Maurice Walby is in a select group of former players who went on to become manager of St Albans City. Having played for the club between August 1959 and October 1962 he returned to Clarence Park to take charge of a financially troubled City side in 1978.
As a player, his move to Clarence Park came at a time when his standing in the game could not have been higher. He spent just over three years with Dunstable Town but left the Metropolitan League club in the summer of 1959. Between leaving Dunstable at the end of the 1958-59 season and joining City at the start of the following campaign he gained two England Amateur International caps when selected for games against the Netherlands and West Germany. The game against the Netherlands took place at Zuiderparkstadion, Den Haag, in front of 4,500 spectators on 20th May. England won that game 3-1 but, on the 27th May, in his second, and final, international England went down 2-0 at Leimbachstadion, Siegen, that game attracted a crowd of 25,000. He was also in the squad for games against Scotland, France and Luxembourg that summer but did not get a run out.
For most of Maurice’s career to this point he had played at centre-half but midway through the previous season he had been moved to left-half, and that is where he turned out for England.
England team for the game against West Germany on 27th May 1959
Robert Brown (Barnet), Michael Tracey (Crook Town), Maurice Walby (Dunstable Town), Michael Pinner (Pegasus), Derek Gardener (Crook Town), Roy Sleap (Barnet), Geoff Hamm (Wimbledon), Patrick Neil (Corinthian Casuals), Terry Stacey (Carshalton Athletic), Alf D’Arcy (Barnet), Jim Lewis (Walthamstow Avenue).
He was appointed captain immediately upon joining St Albans and featured in all of the club’s 38 games during the 1959-60 season. The campaign was not a particularly successful one for Pat Welton’s side as they came to rest in 12thplace in the 16-team Isthmian League. The Herts Senior Cup was the only knock out competition in which City survived for more than one game, Bishop’s Stortford ended the run in that competition with a 3-1 semi-final victory at Rhodes Avenue.
One of the biggest crowds that Maurice played in front of that season was in early March when he, along with City players Dave Darby, Clive Greenwood and coach Pat Welton, featured in a Welwyn Garden City Select XI that faced a TV All Stars side at Springfields, Welwyn. The All Stars included Bernard Breslaw, Pete Murray, Jess Conrad, Ronnie Corbett and Roy Castle while the match referee was Tommy Docherty. Over 2,500 tickets for the game were sold. The kick-off was taken by June Cunningham.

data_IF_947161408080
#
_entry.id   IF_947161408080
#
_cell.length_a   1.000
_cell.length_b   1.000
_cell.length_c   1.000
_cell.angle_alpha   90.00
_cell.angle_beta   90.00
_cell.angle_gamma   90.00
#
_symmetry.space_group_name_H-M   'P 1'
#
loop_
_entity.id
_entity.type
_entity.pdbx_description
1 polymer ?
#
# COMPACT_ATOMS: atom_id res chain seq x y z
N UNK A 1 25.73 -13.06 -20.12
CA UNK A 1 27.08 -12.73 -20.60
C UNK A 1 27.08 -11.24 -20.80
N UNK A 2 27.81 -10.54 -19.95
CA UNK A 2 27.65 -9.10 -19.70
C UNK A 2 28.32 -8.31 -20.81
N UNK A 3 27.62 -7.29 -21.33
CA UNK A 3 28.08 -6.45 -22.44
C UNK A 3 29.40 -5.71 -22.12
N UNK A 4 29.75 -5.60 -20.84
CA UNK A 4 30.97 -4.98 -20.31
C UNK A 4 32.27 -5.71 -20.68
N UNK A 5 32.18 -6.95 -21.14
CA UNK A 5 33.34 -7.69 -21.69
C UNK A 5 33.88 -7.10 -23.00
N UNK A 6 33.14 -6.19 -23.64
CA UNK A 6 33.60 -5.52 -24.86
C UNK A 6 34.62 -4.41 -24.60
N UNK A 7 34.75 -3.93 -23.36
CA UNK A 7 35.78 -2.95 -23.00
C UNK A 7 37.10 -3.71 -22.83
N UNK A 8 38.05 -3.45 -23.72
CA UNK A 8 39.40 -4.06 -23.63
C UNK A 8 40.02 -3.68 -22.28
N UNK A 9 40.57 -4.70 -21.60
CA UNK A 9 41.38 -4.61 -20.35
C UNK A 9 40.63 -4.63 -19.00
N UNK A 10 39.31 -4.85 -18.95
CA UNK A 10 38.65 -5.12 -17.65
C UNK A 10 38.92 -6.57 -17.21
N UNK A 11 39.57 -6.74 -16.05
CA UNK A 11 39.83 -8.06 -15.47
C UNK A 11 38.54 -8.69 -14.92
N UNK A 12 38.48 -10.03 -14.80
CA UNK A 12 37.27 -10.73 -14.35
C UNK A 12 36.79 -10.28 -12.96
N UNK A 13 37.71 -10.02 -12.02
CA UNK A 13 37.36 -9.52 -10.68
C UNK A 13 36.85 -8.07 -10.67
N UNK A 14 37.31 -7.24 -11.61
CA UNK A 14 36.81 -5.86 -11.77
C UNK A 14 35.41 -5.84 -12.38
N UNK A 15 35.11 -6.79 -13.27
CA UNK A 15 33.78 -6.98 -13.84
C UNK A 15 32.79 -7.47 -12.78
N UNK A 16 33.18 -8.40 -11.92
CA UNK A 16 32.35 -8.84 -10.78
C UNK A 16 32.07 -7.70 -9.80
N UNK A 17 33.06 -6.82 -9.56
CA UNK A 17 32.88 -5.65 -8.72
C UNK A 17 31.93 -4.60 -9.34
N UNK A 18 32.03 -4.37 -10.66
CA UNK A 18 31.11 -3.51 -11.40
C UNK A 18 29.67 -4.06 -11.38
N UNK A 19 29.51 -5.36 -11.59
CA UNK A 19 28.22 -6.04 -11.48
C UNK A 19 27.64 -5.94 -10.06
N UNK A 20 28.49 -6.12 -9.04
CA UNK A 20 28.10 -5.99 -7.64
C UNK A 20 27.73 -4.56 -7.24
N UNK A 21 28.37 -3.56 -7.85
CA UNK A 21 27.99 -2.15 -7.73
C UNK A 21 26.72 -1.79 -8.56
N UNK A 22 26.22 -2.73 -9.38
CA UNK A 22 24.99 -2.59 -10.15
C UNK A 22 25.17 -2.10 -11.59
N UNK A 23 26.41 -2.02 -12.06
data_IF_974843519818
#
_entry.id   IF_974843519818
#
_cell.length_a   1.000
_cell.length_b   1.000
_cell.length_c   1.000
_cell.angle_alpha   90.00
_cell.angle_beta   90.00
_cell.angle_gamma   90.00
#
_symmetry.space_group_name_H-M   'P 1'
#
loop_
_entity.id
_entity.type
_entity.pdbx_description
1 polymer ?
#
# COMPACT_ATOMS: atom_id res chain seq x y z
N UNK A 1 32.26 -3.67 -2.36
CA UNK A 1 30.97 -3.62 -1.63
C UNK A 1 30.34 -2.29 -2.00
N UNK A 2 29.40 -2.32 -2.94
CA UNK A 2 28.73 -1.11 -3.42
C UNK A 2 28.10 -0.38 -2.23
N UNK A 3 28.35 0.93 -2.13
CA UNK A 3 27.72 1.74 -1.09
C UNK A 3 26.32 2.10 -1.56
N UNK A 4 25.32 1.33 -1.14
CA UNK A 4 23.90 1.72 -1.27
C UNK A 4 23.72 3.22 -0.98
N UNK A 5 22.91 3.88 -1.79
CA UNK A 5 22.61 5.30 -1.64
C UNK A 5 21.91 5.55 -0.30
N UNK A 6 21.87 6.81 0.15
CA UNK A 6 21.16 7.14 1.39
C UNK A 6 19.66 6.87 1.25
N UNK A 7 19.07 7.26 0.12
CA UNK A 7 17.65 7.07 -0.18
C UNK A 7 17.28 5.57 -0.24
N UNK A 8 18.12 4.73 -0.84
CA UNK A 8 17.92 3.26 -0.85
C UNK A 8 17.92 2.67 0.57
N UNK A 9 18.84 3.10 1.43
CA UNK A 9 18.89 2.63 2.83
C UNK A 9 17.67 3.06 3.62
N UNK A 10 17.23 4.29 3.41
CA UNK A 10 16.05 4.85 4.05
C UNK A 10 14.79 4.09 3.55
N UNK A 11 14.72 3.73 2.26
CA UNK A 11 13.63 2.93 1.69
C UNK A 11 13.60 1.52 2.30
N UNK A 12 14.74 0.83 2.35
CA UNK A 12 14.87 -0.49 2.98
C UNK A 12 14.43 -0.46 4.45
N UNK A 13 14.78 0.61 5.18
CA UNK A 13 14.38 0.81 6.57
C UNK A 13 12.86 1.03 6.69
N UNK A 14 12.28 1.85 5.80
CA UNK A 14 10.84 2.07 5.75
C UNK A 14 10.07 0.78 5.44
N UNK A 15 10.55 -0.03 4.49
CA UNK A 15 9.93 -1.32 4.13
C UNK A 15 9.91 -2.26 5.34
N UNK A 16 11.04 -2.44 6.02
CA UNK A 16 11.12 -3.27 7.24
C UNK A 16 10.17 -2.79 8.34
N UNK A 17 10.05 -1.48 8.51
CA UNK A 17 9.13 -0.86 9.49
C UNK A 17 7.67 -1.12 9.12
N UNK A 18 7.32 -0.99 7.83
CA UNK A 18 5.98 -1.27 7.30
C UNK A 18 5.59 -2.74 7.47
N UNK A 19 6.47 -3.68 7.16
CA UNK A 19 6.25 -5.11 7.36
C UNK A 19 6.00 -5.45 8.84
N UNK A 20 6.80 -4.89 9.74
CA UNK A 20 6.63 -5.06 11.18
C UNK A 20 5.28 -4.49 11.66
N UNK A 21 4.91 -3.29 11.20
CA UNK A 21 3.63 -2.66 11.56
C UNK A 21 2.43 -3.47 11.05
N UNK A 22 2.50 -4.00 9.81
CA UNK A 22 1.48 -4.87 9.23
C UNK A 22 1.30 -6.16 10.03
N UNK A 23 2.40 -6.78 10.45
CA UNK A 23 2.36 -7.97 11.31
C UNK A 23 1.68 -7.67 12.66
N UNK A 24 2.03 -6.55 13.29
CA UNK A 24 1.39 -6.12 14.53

At the end of the season City headed off to France to compete for the Victor Linart-Ilford Trophy. The competition was held at Verneuil-Sue-Avre in the Eure district of Normandy. After defeating French side Vernolien 5-0 on the 5thJune City lifted the trophy 24-hours later by having won more corners during the final than their opponents, German side Welper. A full report on these games can be found here.
St Albans City in France
Top: Barrie King, Alan Carter, Danny Desmond, John Stevenson, Dave Darby, Ron Wood, Don Falconer, Keith Rand, Mike Sweeney, Herbie Smith, Brian George.
Bottom: Maurice Walby, Pat Welton (Coach), Joe Fuentes, Bill Southern, John Roe.
The 1960-61 season was the club’s first with concrete terraces at Clarence Park, as the railway sleepers that had been in place since the 1920s were consigned to history. On the pitch there was a slight improvement in City’s fortunes as the club rose to ninth in the Isthmian League, this after a wretchedly poor run of results early in the season. In the FA Cup City removed both Dunstable Town and Stevenage before going down to a 4-0 defeat away to Hitchin Town.